Putting the smartphone down is no small feat.
It’s the Millennial generation’s ball and chain. We never go anywhere without it. It tells us where to go, what to do, whom to follow and how to do anything.
What can’t the digital provide for us?
The Digital Divide
Community is becoming less about actual relationships and more about appearing to be interconnected.
Social etiquette is getting markedly worse, and many blame our immersion in all things digital. Some of the time, I’m part of the problem, too.
There’s even something called “electronic displays of insensitivity.” This is serious.
Sitting down to dinner with family is peppered with checking our social media feeds. Low moments in conversations with friends mean we browse the web for something more interesting. There’s no more sitting in silence and reflection and observing the world around us.
We don’t need to see what’s around us because the computers in our pockets will tell us.
Turning The Tide
Deep down, we all know the digital world can’t fully supplant the analog one, even if we don’t exactly say so. The benefits of digital connections are ease, comfortable distance, and showing our best behavior (and selfies) for all to see online. But there’s an unavoidable sense buried in each of us that tells us we need relationships face to face, not just profile to profile.
The digital connection trend seems to be an inevitably far-reaching one, but there are some going against the grain.
Analog isn’t dead. Reality’s still alive and well.
Instameeting and Greeting
I recently attended an Instameet in Greenville, South Carolina.
Instameets are causal social events planned and attended by users on Instagram. They meet up at a location, associate faces with digital profiles, and walk around taking pictures and getting to know each other.
Such social events have been occurring across North America for several years now, as Instagram even promotes a few particular meet-ups and encourages users to meet each other in person.
During the Greenville event, I met about a dozen people from South Carolina and North Carolina. We met at a central location, introduced ourselves, walked around downtown Greenville, and ate lunch together. The whole time, we took photos to post on Instagram with the hashtag #instameetgville, got to know each other more through conversations and stories and finding common connections we had online and in person.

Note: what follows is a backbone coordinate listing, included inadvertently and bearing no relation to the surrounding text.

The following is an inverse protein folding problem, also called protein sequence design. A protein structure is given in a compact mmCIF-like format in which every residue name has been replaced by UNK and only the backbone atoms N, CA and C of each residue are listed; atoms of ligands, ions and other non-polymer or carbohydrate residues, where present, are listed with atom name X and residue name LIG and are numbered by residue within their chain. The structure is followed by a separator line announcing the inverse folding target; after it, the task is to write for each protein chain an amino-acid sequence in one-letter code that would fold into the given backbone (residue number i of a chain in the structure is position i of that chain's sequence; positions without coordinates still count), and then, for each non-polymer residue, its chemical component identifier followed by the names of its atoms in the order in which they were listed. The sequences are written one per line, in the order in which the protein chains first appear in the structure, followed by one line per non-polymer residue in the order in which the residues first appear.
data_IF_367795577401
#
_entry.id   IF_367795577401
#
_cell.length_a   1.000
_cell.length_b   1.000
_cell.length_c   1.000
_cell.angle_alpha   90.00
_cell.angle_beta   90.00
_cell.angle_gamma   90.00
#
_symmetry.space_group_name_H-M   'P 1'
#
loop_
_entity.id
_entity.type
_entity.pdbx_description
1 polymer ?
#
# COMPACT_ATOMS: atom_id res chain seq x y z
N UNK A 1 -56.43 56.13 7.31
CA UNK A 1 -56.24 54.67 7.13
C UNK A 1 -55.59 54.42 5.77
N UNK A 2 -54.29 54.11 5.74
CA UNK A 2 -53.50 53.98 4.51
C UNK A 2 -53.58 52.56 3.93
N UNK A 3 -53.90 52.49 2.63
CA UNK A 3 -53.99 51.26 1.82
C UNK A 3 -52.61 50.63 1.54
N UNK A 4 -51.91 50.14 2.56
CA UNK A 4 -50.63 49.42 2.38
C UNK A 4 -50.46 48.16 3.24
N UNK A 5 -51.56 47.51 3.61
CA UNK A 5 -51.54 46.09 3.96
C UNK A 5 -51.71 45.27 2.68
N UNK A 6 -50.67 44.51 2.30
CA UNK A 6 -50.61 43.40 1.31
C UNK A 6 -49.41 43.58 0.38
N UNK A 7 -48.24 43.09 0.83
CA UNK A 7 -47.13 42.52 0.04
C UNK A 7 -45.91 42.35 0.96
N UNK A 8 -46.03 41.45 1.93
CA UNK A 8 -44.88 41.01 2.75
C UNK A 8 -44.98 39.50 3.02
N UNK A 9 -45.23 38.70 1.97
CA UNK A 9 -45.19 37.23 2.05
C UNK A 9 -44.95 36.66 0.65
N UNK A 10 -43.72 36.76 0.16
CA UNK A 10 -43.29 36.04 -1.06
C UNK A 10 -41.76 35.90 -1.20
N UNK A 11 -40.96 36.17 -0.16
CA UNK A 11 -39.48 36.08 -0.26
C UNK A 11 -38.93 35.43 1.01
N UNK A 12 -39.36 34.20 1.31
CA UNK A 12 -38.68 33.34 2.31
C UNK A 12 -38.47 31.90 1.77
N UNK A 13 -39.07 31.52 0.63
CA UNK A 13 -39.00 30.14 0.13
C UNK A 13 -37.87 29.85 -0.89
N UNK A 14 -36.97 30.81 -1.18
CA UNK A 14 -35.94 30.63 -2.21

We all shared a love for mobile photography (not surprising — it is an event for Instagram), and were all firmly in the Millennial generation (ages 14 to 30). A few of the people I met:
- A college student who wants to help free women from sex-trafficking
- A documentary filmmaker for non-profit organizations
- A woman who wants loves the Middle East and wants to build friendships with Muslims
- A couple who are moving to Australia for outdoor leadership programs and publishing
- An events director for a humanitarian non-profit organization
It was a group diverse in interests and career paths, but there were more pronounced similarities, too.
Three more things everyone at the Instameet had in common:
- They want to make a difference in the world.
- They believe it’s important to connect with people face to face, not just through a smartphone app.
- They are Christians.
I left that Instameet encouraged by the true friendliness of real humans, not just the nice appearance of photos on an app. I plan to attend more Instameets as they’re planned because I need constant reminders that the best way to learn about people is not to peruse a news feed but to listen to their stories, up close and personal.
Bridging the Digital Divide
In an age where communal bonds are undergoing such a radical paradigm shift, it’s vital to remember the digital can only do so much.
People still need people.
The Internet provides us with connections to so many ideas and user profiles, but every soul needs more than a screen to interact with. Face to face will always trump technology when it comes to real relationships, no matter how far we advance.
Do you think connections made online or through social media are as beneficial as face-to-face relationships?